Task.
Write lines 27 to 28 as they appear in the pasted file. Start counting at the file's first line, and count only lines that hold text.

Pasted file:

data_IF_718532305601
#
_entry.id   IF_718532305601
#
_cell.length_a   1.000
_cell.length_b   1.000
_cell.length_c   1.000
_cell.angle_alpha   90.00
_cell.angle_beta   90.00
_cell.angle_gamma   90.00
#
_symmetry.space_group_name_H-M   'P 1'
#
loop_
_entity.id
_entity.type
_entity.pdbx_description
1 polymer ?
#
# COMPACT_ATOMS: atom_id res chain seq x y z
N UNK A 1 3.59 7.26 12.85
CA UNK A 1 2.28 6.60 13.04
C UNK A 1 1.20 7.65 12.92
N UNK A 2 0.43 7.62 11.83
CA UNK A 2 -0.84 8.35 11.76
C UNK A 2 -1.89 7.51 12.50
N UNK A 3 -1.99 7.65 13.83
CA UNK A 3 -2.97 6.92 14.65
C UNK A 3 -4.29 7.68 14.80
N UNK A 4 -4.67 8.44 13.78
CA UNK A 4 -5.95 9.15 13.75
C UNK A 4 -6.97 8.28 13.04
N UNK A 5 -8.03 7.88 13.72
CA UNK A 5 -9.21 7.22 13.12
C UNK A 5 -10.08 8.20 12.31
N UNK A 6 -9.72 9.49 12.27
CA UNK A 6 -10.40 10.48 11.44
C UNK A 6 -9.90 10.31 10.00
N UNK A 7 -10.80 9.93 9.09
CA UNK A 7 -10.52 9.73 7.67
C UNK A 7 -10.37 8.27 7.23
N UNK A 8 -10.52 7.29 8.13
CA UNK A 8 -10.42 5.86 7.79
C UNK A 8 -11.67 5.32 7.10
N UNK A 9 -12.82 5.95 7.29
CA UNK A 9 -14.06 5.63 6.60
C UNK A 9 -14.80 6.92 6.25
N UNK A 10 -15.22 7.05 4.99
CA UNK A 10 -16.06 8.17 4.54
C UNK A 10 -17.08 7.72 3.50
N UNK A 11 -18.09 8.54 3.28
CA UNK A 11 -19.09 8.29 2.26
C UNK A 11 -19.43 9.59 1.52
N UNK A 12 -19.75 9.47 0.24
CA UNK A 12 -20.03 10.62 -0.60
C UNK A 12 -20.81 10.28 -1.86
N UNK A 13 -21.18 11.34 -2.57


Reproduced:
N UNK A 3 -1.99 7.65 13.83
CA UNK A 3 -2.97 6.92 14.65